Tag Archives: Double Sonnet

“Double Sonnet in Honour of the Feast of Asmá [Names]”

Bahá’ís throughout the world gather this evening within the First Day of the Month of Asmá [Names]

“Double Sonnet in Honour of the Feast of Asmá [Names]”

Greatness, the maw and gulf of differences between
Recipients of names and the manifestation of the same
In full-blown sail, vain imagining; objective oversight’s the blame,
The ark in any given second. A constant stream,
The crown of transformation comes in time to weave
From strands of gravity the produce and press of what is never really seen.
Within the visible, a name resides, the hidden thread of dreams,
Confirmation of life and being—in bas-relief,
Or so The Buddha warned—the reliquary of  lethal trust. Between the name
And its receipt abide the seeds of pernicious doubt and protestation,
Manifest but without form beyond all timely attestation,
More an emanation than anything in revelation. In every atom reigns
The distance and sweet velocities of change. The many tools
Of blind belief in Adam’s gift seek rest somewhere within reach of fools
Embracing blasphemy in luminous dichotomies, dilemma’s
Punctuation marks’ delusions born of natural mental sedition. Litanies–
The outward beads of faith and understanding–are crystals of epiphany
Drawn from rich deposits of deep enigma
  In which mystery serves as providence and a farce of perpetual plebiscites.
Their greatest acumen is servitude bestowed
By human justice whose tragic flaw is banal integrity, whose goal
Before the cock crows thrice must beg the question of myriad rites
Born in mortal time like Sisyphus in spite of all he knew and knows.
And when denial and prayer are in arrears,
When needs and resignation outweigh a sum of means,
Words gone bankrupt erupt and deeds are stripped clean of fat and lean.
Perpetual hopelessness finds remission in an average skein of years
With all that overwhelms the truth at sunrise
In redemption in the simple phrase, “I’m still alive!”

 

“Bethlehem’s Hours’ Mourn”

“Bethlehem’s Hours’ Mourn”

Bethlehem’s hour’s mourned, furtive glances northward toward Nazareth;
Veiled her expectations as soon enough her promised Son survives.
She knows that somewhere in between this king contrives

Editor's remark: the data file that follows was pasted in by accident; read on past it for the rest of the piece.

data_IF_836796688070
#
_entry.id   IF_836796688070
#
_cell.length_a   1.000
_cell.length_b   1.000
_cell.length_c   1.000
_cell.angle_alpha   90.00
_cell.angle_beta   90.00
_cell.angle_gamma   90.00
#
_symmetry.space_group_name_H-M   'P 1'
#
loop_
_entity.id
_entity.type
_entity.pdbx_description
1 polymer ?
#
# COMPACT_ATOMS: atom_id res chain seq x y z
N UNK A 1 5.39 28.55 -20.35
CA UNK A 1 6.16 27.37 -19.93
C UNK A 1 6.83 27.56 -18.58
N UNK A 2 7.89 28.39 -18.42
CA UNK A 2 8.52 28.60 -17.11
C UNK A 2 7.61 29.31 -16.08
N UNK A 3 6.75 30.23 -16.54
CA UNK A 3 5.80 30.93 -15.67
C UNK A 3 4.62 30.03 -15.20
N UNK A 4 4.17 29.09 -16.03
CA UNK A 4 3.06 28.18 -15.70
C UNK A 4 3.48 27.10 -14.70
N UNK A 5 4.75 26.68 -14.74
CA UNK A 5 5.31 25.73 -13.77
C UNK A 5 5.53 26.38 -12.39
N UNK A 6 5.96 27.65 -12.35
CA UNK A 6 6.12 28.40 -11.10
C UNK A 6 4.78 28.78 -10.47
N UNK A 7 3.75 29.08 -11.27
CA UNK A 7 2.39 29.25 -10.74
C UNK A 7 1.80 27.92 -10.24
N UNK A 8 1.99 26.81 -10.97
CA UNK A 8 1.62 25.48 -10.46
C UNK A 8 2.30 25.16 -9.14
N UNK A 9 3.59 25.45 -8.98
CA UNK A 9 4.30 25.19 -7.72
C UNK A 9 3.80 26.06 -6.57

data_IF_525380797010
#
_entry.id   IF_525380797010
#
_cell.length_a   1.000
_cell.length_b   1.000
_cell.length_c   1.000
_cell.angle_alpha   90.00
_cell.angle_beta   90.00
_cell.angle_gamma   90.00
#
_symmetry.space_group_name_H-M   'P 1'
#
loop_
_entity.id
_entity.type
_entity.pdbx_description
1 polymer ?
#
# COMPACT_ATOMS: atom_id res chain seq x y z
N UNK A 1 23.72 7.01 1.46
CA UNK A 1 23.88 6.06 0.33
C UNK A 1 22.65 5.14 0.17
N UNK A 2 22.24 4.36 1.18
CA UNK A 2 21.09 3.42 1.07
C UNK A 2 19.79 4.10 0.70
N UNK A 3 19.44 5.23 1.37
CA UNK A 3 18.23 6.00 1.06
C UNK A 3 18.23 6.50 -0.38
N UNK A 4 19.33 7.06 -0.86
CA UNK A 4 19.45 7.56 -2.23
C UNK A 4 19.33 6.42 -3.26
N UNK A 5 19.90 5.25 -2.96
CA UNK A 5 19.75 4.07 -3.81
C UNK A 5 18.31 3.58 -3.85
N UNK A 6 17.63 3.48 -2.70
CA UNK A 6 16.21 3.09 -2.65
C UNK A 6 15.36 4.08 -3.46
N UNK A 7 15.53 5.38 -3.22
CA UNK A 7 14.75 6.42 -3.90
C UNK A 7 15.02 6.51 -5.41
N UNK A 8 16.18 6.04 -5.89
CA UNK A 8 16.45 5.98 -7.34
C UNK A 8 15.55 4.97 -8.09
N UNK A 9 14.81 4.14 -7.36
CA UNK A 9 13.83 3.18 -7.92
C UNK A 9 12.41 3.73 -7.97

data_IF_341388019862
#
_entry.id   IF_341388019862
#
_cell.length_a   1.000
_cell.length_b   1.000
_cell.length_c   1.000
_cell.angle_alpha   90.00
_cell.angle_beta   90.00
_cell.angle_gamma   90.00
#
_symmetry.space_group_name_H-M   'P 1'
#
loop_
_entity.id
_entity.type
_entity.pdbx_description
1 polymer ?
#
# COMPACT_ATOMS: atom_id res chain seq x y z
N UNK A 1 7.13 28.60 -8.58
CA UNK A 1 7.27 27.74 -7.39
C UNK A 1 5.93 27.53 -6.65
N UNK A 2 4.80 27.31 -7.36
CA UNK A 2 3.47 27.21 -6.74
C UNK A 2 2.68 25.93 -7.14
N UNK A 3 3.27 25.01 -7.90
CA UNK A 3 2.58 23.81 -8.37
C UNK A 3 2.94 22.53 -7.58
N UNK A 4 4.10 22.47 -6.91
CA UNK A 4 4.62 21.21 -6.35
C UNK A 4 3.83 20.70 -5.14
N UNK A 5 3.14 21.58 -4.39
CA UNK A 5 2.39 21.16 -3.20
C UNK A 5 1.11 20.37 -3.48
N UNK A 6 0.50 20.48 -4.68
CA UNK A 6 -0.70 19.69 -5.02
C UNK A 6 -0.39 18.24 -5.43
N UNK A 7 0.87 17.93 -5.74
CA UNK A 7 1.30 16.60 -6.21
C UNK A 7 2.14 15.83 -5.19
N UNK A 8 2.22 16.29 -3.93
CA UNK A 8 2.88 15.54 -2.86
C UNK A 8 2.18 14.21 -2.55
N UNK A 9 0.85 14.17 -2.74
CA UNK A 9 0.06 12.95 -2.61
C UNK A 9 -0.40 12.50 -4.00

Within himself to build a wall. He practices precision; he does not guess.
He knows exactly what he wants, and from the East come
Three who only recently made queries round the campfires
‘Neath the skies beyond the Jordan. Casually they’ve inquired,
“What are these walls, and what the genesis of guns
And orchards plaited all along the shepherds’ run? Whose images are these,
And what is it they disguise, the vulgate for the people?”
Yes, they come, these three, adrift once again stalled between the steeples,
Barred, forbidden. Then again, their passage isn’t what it used to be.
They ask in vain and find the answers come as no surprise.
The king’s awake tonight; he’ll not fool the wise this time.

“They Make Such Declarations”

brazil1

“They Make Such Declarations”

They make such declarations, don’t they? They bet their lives
On all that seems and we’re inclined to give
Them credit for’t, and…perhaps they’re right, but then of course we live
As they do, fully eased, appeased, pleased to put on and off expressions
as if they were utensils, knives, or possibly wives.
Production far exceeds demand as the sanctified continue to enjoy eternal noons
In the world’s latest game. Do the math, then, friends; numbers, bounties burn by definition into wastes along warm Brazilian shores
Invoking freedoms—as we who have are wont to do—
Through eternally bloated days. With upraised palms,

the intensity of incense fails to mask telltale odours.
Miles beneath, the ooze’s upward bound, vapours restive here and there,
And as the Titans yawn, Rio bellows, shaking gown and hair
In all directions, scattering the saints of more than latter days, who dared
Her only yesterday to state her case, and lay her precious assets bare.
Migrants in the fault-lines smile, regarding who must rise and fall,
but when the prayers have ceased and denizens of Baghdad weep
Surely, even Isis bleeds. Her boils drained, her coffers fleeced,
She voids another thousand suns before she sleeps.

Brazil v Germany: Semi Final - 2014 FIFA World Cup Brazil

“A Pilot’s Flame”

“A Pilot’s Flame”

A pilot’s flame and ambergris, fire and smoke, these privy orizons
As dews appear upon the sight of buds along an early summer’s talk
In the blind behind the backfields; still there is the chill,
a brief Nebraska morning’s walk
Through the shadows’ tides’ abiding shallows
in the breath of dawn; the garden
Path because we share so little
of the masters’ growth in blossoms’ bargains’
Fruits within us both and spare none, no idle chatter,
indeed a pittance of a fee for angels; pillars, cornstalks,
Arm in arm—so much can lead the way to joy within a cosmic room—locked
To one to yet another and another in the repetitious staid negotiation
of noxious clouds and dark but sterile clods, the feeble vain
Attempt to mask indignity in stride until desire’s destination’s
Reached—we know by stealth to find a symmetry in solutions,
Solace in respite from the others at the solstice
of that brief but potent spot.
A proper pole to pierce the continent,
a place we’ve never seen and always sought;
I need nothing more to see your face, to read your book
to savour proctors for procrastination
For the sake of pleasures found in greater prisms
for a lighter thought than pure imagination.